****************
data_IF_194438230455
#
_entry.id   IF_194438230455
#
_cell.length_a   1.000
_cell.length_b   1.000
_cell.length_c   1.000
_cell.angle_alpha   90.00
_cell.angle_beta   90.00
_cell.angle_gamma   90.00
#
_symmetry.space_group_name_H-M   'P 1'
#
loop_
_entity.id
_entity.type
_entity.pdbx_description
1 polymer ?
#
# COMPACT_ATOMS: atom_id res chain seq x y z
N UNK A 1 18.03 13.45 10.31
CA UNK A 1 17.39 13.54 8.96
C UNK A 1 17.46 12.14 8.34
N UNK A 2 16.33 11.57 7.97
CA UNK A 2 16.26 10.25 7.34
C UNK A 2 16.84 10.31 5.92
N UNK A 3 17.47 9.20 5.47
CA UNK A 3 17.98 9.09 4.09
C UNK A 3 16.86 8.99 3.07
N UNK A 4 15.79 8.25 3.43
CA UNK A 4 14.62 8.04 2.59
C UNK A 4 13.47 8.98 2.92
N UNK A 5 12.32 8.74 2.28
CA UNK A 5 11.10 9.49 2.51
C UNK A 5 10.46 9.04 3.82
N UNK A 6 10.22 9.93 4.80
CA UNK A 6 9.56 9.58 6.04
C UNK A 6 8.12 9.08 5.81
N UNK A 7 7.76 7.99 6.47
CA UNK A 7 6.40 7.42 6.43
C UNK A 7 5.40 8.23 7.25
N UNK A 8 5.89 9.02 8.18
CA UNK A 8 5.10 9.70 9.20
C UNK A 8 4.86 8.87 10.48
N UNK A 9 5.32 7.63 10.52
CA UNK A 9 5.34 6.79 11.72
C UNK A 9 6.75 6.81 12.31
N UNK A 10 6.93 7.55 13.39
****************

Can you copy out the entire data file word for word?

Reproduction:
data_IF_194438230455
#
_entry.id   IF_194438230455
#
_cell.length_a   1.000
_cell.length_b   1.000
_cell.length_c   1.000
_cell.angle_alpha   90.00
_cell.angle_beta   90.00
_cell.angle_gamma   90.00
#
_symmetry.space_group_name_H-M   'P 1'
#
loop_
_entity.id
_entity.type
_entity.pdbx_description
1 polymer ?
#
# COMPACT_ATOMS: atom_id res chain seq x y z
N UNK A 1 18.03 13.45 10.31
CA UNK A 1 17.39 13.54 8.96
C UNK A 1 17.46 12.14 8.34
N UNK A 2 16.33 11.57 7.97
CA UNK A 2 16.26 10.25 7.34
C UNK A 2 16.84 10.31 5.92
N UNK A 3 17.47 9.20 5.47
CA UNK A 3 17.98 9.09 4.09
C UNK A 3 16.86 8.99 3.07
N UNK A 4 15.79 8.25 3.43
CA UNK A 4 14.62 8.04 2.59
C UNK A 4 13.47 8.98 2.92
N UNK A 5 12.32 8.74 2.28
CA UNK A 5 11.10 9.49 2.51
C UNK A 5 10.46 9.04 3.82
N UNK A 6 10.22 9.93 4.80
CA UNK A 6 9.56 9.58 6.04
C UNK A 6 8.12 9.08 5.81
N UNK A 7 7.76 7.99 6.47
CA UNK A 7 6.40 7.42 6.43
C UNK A 7 5.40 8.23 7.25
N UNK A 8 5.89 9.02 8.18
CA UNK A 8 5.10 9.70 9.20
C UNK A 8 4.86 8.87 10.48
N UNK A 9 5.32 7.63 10.52
CA UNK A 9 5.34 6.79 11.72
C UNK A 9 6.75 6.81 12.31
N UNK A 10 6.93 7.55 13.39